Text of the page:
The Democrats’ raucous presidential debate Tuesday highlighted a fundamental choice facing the party in 2020: Whether to pick a presidential nominee who calls for big, ambitious policies for healthcare, the environment and the economy, or one with a more centrist, pragmatic approach.
The exchanges exposed intraparty divisions about policy, ideology and political strategy that pitted two leading progressive voiceswho are top-tier candidates — Sens. Elizabeth Warren of Massachusetts and Bernie Sanders of Vermont — against an array of rivals who warned that the party risks losing to President Trump if it moves too far to the left.
The group of lesser-known candidates served as a kind of debating proxy for former Vice President Joe Biden, the top-polling candidate who is scheduled to be on stage Wednesday night and who has opposed Medicare for all and other progressive policies that form the core of both Sanders’ and Warren’s campaigns.
For struggling candidates like former Colorado Gov. John Hickenlooper, Sen. Amy Klobuchar of Minnesota and former Rep. John Delaney of Maryland, the best hope for continuing as viable options may be to emerge as the moderate alternative in the event that Biden’s candidacy fizzles.
These candidates gave voice — even more aggressively than Biden has — to concerns that the strongly progressive agenda gaining favor in some parts of the party is unrealistic and politically risky.
“You might as well FedEx the election to Donald Trump,” said Hickenlooper, who pushed back against progressives’ ambitious plans to fight climate change and provide Medicare for all.
“Let’s get real,” said Klobuchar. “Tonight we debate, but ultimately we have to beat Donald Trump.”
“You’re going to hear a lot of promises up here,” she added. “Yes, I have bold ideas, but they are grounded in reality.”
For centrists and Democrats who say they’re being pragmatic, the party’s move to the left in recent years and the rise of Warren and Sanders — they are running behind Biden but ahead of almost all other candidates in most polls — raises the risk of a political disaster on par with the losses suffered by liberal presidential nominees like George McGovern in 1972, Walter Mondale in 1984 and Michael Dukakis in 1988.
“We can go down the road that Sen. Sanders and Sen. Warren want to take us, which is with bad policies like ‘Medicare for all,’ free everything and impossible promises that will turn off independent voters and get Trump reelected,” said Delaney, a candidate who may not make it to the next round of debates, but who made the most of his opportunities to criticize Warren in this one.
The debate over moving to the left with big ideas versus appealing pragmatically to centrist voters parallels a still-heated argument over why the party’s 2016 nominee, Hillary Clinton, lost to Trump in the key electoral battlegrounds of Wisconsin, Michigan and Pennsylvania.
Some Democratic strategists point to Clinton’s losses among working-class white voters, many of whom had voted for President Obama, and argue that the Democrats need to pitch their campaigns to winning those voters back.
Others note that Clinton also failed to inspire a large turnout of young and minority voters in Milwaukee, Detroit and Philadelphia. The path to victory in the key states is to come up with an inspirational message that will turn out those voters, that camp argues.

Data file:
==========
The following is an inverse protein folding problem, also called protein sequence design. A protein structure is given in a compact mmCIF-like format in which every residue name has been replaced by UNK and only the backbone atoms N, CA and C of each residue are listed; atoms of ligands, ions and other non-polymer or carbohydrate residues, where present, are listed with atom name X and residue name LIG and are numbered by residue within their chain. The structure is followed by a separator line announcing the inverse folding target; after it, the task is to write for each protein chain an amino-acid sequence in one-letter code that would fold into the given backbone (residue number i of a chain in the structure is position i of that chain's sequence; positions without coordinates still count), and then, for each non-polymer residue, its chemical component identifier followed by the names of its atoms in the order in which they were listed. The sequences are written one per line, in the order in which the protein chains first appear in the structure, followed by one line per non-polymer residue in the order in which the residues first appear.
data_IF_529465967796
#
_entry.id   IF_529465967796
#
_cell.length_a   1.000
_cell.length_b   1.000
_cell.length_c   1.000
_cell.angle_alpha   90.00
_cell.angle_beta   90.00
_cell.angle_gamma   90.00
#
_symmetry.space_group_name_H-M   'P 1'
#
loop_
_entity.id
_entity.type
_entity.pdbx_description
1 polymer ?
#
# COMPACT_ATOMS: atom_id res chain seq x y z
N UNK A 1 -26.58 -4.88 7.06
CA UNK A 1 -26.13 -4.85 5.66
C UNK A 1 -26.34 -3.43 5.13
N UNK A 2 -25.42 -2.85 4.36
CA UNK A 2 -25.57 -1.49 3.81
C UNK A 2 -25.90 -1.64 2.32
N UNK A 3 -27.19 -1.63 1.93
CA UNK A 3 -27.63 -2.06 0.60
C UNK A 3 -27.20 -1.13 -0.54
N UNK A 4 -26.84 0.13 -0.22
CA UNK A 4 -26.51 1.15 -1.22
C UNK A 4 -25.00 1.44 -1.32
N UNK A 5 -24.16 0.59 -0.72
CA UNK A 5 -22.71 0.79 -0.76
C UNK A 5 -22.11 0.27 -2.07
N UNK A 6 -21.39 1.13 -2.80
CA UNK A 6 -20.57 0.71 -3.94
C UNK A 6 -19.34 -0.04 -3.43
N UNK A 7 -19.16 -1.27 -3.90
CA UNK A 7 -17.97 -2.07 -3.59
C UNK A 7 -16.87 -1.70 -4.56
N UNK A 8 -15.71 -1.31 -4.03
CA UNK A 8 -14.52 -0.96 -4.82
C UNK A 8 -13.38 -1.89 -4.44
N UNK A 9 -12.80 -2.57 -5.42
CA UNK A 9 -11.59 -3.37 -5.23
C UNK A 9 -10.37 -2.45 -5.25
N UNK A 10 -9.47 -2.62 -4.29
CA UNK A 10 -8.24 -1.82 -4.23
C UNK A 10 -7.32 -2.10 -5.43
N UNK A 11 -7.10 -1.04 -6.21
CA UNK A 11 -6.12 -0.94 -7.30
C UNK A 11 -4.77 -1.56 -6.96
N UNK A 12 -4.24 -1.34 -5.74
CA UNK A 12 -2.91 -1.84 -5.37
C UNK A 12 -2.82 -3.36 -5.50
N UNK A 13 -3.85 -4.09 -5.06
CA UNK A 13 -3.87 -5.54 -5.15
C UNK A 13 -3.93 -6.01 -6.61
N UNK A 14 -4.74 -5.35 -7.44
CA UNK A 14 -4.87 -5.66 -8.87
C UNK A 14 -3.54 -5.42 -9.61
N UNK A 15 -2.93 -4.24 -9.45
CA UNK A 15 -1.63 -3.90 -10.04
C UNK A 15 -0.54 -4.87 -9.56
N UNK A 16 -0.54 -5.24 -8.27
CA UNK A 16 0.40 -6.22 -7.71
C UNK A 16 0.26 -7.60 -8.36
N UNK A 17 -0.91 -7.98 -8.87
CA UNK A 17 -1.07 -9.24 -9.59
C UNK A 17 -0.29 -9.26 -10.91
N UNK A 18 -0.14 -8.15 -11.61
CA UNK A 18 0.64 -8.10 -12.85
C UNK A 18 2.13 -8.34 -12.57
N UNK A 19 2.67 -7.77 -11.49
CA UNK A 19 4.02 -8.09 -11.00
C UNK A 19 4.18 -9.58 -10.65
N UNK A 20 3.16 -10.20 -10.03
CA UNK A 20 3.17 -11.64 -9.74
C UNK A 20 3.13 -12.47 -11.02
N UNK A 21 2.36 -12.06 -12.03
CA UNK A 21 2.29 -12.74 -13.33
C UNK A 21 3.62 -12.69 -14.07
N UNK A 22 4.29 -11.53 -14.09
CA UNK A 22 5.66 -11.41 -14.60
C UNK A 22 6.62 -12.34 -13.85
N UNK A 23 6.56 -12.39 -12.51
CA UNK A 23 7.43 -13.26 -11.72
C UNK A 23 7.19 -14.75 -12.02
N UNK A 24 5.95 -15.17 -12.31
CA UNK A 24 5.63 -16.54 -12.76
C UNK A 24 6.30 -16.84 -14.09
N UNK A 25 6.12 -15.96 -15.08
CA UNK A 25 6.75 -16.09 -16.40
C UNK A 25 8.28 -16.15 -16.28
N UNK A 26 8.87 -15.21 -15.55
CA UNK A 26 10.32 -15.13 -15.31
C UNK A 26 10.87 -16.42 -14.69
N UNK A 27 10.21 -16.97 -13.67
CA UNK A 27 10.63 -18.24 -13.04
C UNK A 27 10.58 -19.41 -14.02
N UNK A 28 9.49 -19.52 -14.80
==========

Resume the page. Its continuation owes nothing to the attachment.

It is not clear from polling that the party’s drift to the left is making it more vulnerable to charges of extremism. A HuffingtonPost/YouGov poll earlier this year found that 41% of Americans said the Democratic Party was too extreme. That was unchanged from a poll in 2014.
But many Democratic strategists worry that it’s only a matter of time — and greater exposure — before the ideas advocated by Warren and Sanders begin to scare off moderate voters.
Nowhere does the division loom larger than on healthcare, the issue that many believe is a key to Democrats’ political success because it was central to the party’s victories in the 2018 midterms, when they won control of the House.
The main issue is whether Democrats should call for eliminating the employer-provided insurance that currently covers the vast majority of working-age Americans, and require everyone to enter a government-run health plan. Sanders and Warren made a bold defense of the most far-reaching alternative while other candidates proposed less abrupt, although still significant, change.
Hickenlooper, for example, called for “evolution, not revolution.”
Warren and Sanders — who came into the debate as rivals for voters in the party’s left wing — joined forces in making the case that the party faces a bigger risk if it runs a cautious 2020 campaign. They warned that caution would fail to mobilize Democrats and other voters needed to beat Trump — and fail to address the deep economic and political problems that gave rise to Trump in the first place.
“We are not going to solve the urgent problems that we face with small ideas and spinelessness,” Warren said.
“It is not going to be easy” to beat Trump, said Sanders. “We need to have a campaign of energy and excitement and vision.... I get a little tired of Democrats who are afraid of big ideas.”
At some point, as the campaign advances, Sanders and Warren will inevitably clash as they compete for progressive voters. Their aides have acknowledged that they will have to find ways to distinguish themselves from each other.
But for now, they instead found themselves playing tag team, agreeing with each other and making the same fundamental argument — that the 2020 election is about more than defeating Trump and that voters will respond to a candidate who promises bold ideas, not just a Trump-free capital.
“The Democrats are the party of big, structural change,” said Warren. “We need to give people a reason to show up and vote.”